Finally, directive 2009/110/EC is repealed. Kindly note that the Draft PSD3 is at the earlier stage of the legislative process and may be amended.
2. The proposal for a Regulation (the Draft PSR)
The Draft PSR lays down uniform requirements on the provision of the Services, as regards (i) the transparency of conditions and information requirements for the Services; (ii) the respective rights and obligations of payment and electronic money service users (the “PSUs”), and of payment and electronic money service providers (the “PSPs”) in relation to the provision of the Services.
The Draft PSR applies to payment services provided within the Union by (i) credit institutions, including branches thereof where such branches are located in the European Union (the “EU”), whether the head offices of those are located within or outside the EU; (ii) post office giro institutions which are entitled under national law to provide payment services; (iii) payment institutions ; (iv) the European central bank, national central banks, Member States and their regional or local authorities or other public authorities when not acting in their capacity as monetary authority or as public authorities. The Draft PSR also provides a list of entities excluded from its scope and, under certain circumstances, allows the parties to certain transactions and contracts to exclude certain rules set out in the Draft PSR in whole or in part where the PSU is not a consumer.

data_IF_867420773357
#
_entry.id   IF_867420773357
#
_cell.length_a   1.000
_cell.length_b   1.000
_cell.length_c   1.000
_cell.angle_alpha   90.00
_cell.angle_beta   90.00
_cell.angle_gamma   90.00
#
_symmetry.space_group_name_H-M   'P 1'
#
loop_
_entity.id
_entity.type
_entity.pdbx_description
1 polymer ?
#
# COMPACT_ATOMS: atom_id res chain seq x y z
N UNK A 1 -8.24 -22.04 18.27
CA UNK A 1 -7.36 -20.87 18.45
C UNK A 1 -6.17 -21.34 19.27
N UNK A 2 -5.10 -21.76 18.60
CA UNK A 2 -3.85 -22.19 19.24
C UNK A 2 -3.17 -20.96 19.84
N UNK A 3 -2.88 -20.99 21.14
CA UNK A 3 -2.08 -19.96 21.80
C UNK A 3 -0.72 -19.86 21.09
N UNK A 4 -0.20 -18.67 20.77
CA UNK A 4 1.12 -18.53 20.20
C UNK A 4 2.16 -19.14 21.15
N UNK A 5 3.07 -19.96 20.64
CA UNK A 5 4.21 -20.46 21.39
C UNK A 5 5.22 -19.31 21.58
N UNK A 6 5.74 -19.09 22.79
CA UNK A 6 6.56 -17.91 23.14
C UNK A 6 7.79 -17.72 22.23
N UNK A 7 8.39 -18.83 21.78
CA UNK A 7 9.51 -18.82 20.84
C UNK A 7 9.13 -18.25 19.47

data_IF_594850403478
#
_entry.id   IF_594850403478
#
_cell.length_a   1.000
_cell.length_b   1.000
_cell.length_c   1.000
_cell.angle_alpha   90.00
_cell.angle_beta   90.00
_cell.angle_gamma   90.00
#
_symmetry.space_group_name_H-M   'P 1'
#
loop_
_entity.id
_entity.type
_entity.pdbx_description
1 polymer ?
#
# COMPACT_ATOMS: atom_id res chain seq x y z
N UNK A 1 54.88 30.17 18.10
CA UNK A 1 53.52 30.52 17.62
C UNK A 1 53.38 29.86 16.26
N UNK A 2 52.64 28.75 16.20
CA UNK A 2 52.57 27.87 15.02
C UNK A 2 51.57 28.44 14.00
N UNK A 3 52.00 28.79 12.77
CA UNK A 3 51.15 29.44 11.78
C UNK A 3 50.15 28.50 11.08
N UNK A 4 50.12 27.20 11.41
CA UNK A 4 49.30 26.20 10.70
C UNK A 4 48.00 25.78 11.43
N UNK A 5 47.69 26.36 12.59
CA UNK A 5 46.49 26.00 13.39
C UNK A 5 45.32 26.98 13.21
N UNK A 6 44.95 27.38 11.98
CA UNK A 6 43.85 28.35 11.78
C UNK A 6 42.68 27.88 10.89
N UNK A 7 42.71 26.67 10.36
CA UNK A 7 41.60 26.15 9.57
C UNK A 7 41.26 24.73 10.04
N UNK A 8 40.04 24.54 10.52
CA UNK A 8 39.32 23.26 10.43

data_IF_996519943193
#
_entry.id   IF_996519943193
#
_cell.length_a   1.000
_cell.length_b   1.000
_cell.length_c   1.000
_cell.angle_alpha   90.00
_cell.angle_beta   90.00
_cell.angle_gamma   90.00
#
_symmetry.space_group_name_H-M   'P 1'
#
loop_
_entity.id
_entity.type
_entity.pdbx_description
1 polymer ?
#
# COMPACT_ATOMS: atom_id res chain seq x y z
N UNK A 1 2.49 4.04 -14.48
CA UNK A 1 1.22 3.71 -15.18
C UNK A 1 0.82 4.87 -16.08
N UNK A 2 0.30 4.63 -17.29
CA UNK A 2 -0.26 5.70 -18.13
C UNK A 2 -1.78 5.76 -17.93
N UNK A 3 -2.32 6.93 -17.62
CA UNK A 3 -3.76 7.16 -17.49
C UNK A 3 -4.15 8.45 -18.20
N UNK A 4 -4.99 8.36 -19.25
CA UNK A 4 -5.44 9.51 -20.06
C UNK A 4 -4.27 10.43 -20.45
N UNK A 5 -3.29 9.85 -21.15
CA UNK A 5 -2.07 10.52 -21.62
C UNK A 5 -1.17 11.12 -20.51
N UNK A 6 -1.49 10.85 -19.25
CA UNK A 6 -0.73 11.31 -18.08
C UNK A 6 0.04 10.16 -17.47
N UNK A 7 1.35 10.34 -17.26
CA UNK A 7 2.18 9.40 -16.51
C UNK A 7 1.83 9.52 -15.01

The Draft PSR sets out a list of new definitions such as instant credit transfer, payment system operator, remote initiation of a payment transaction. These new definitions take into account notably the evolution of the manner in which services are today provided.
The Draft PSR also introduces new provisions on data access interfaces for account information services and payment initiation services and thus describes (i) the requirements incumbent to account servicing PSPs that offer to a payer a payment account that is accessible online, notably regarding dedicated data access interfaces, (ii) the data access parity between dedicated access interface and customer interface, (iii) the contingency measures for an unavailable dedicated interface and (iv) derogation from having a dedicated interface for data access.